Between Two Worlds: Racial Identity in Alice Perrin’s The Stronger Claim

Posted in Articles, Asian Diaspora, Literary/Artistic Criticism, Media Archive on 2015-11-27 01:55Z by Steven

Between Two Worlds: Racial Identity in Alice Perrin’s The Stronger Claim

Victorian Literature and Culture
Volume 42, Special Issue 3, September 2014
pages 491-508
DOI: 10.1017/S1060150314000114

Melissa Edmundson Makala
University of South Carolina

Like many Anglo-Indian novelists of her generation, Alice Perrin (1867–1934) gained fame through the publication and popular reception of several domestic novels based in India and England. However, within the traditional Anglo-Indian romance plot, Perrin often incorporated subversive social messages highlighting racial and cultural problems prevalent in India during the British Raj. Instead of relying solely on one-dimensional, sentimental British heroes and heroines, Perrin frequently chose non-British protagonists who reminded her contemporary readers of very real Anglo-Indian racial inequalities they might wish to forget. In The Stronger Claim (1903), Perrin creates a main character who has a mixed-race background, but who, contrary to prevailing public opinion of the time, is a multi-dimensional, complex, and perhaps most importantly, sympathetic character positioned between two worlds. Even as Victorian India was coming to an end, many of the problems that had plagued the British Raj intensified in the early decades of the twentieth century. Perrin’s novel is one of the earliest attempts to present a sympathetic and heroic mixed-race protagonist, one whose presence asked readers to question the lasting negative effects of race relations and racial identity in both India and England.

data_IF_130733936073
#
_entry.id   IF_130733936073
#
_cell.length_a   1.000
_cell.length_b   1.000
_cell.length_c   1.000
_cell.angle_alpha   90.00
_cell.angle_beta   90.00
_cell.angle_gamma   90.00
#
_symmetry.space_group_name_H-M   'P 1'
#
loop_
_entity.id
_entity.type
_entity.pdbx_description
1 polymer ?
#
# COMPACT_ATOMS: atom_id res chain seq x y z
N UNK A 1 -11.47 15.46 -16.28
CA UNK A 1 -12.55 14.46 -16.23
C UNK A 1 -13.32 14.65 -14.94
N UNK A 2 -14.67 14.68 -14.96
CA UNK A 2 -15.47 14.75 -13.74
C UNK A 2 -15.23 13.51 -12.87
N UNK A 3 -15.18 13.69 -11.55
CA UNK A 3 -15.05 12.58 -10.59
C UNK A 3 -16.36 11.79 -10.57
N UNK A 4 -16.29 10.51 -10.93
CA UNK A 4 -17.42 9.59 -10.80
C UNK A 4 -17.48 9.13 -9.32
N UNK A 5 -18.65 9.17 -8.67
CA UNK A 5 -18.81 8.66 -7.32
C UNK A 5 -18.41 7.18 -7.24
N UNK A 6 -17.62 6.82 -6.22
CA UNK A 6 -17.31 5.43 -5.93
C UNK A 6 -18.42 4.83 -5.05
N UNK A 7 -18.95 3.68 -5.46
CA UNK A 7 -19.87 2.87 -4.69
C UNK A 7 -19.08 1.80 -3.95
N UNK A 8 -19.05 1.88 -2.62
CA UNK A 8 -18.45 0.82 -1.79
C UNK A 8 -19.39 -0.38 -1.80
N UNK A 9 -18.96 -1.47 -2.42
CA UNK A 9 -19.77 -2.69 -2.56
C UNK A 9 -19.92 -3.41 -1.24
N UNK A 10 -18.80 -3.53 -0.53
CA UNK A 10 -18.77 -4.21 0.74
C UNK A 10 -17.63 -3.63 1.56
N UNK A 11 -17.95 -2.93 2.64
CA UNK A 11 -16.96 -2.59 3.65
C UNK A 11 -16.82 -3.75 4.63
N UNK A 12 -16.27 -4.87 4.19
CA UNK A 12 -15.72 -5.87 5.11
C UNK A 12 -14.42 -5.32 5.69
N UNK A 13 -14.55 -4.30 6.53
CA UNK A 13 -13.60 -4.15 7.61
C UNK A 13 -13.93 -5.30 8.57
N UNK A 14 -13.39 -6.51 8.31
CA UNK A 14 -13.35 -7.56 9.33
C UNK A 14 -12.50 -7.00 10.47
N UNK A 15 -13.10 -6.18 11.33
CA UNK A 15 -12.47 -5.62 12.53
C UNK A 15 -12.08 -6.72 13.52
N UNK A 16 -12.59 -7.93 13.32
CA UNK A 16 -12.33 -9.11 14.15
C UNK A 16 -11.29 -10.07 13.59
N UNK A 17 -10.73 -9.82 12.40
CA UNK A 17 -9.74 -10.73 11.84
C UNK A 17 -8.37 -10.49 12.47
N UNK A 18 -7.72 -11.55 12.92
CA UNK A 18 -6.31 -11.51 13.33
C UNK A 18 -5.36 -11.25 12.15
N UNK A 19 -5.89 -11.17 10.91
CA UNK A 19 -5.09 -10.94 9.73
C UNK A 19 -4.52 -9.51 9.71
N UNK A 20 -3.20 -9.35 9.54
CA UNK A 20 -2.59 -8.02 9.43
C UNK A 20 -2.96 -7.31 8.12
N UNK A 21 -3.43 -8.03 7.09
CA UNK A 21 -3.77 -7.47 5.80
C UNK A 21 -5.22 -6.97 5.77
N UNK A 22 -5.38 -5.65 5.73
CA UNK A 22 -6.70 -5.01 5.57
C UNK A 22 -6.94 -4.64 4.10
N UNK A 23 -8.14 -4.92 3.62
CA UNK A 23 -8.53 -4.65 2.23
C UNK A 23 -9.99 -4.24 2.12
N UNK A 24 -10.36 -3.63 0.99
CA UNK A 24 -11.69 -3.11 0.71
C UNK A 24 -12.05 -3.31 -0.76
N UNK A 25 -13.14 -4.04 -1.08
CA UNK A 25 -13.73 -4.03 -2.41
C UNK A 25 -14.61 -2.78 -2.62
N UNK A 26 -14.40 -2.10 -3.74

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“The Ineffaceable Curse of Cain”: Race, Miscegenation, and the Victorian Staging of Irishness

Posted in Articles, Europe, Literary/Artistic Criticism, Media Archive, United Kingdom, United States on 2012-10-09 21:38Z by Steven

“The Ineffaceable Curse of Cain”: Race, Miscegenation, and the Victorian Staging of Irishness

Victorian Literature and Culture
Volume 29, Number 2 (September 2001)
pages 383–396

Scott Boltwood, Associate Professor of English